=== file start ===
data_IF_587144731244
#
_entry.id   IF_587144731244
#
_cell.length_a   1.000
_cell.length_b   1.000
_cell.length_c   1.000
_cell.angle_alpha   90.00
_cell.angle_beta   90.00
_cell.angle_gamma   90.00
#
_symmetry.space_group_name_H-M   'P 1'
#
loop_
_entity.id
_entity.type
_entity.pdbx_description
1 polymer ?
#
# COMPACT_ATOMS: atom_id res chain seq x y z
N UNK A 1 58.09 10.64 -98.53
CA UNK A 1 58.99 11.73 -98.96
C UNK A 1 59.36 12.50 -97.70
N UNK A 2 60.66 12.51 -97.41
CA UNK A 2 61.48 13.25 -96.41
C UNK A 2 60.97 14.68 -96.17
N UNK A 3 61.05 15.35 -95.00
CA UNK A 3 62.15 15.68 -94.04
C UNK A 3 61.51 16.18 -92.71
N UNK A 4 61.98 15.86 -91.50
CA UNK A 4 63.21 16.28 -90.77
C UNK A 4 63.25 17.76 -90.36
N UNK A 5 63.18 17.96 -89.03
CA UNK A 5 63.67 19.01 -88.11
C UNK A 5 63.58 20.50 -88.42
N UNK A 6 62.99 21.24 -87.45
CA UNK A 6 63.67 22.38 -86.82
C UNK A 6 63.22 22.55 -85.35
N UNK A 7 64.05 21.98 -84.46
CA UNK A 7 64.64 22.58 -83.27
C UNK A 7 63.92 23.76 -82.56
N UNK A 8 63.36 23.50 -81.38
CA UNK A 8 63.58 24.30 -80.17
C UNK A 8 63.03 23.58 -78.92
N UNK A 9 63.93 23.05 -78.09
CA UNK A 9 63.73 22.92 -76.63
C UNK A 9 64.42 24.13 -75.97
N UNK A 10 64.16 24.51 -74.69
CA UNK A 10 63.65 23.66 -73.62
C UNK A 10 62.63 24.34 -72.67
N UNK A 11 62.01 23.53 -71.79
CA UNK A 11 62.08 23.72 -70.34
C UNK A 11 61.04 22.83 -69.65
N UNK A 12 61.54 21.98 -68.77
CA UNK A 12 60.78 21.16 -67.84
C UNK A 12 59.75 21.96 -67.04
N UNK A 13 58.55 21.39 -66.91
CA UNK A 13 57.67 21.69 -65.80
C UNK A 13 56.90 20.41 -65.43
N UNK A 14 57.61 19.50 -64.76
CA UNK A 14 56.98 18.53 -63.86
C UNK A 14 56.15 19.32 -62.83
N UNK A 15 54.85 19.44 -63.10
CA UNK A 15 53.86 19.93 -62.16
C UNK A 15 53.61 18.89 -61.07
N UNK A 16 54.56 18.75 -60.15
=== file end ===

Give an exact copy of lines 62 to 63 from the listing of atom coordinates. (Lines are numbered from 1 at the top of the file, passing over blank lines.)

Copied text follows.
C UNK A 14 56.15 19.32 -62.83
N UNK A 15 54.85 19.44 -63.10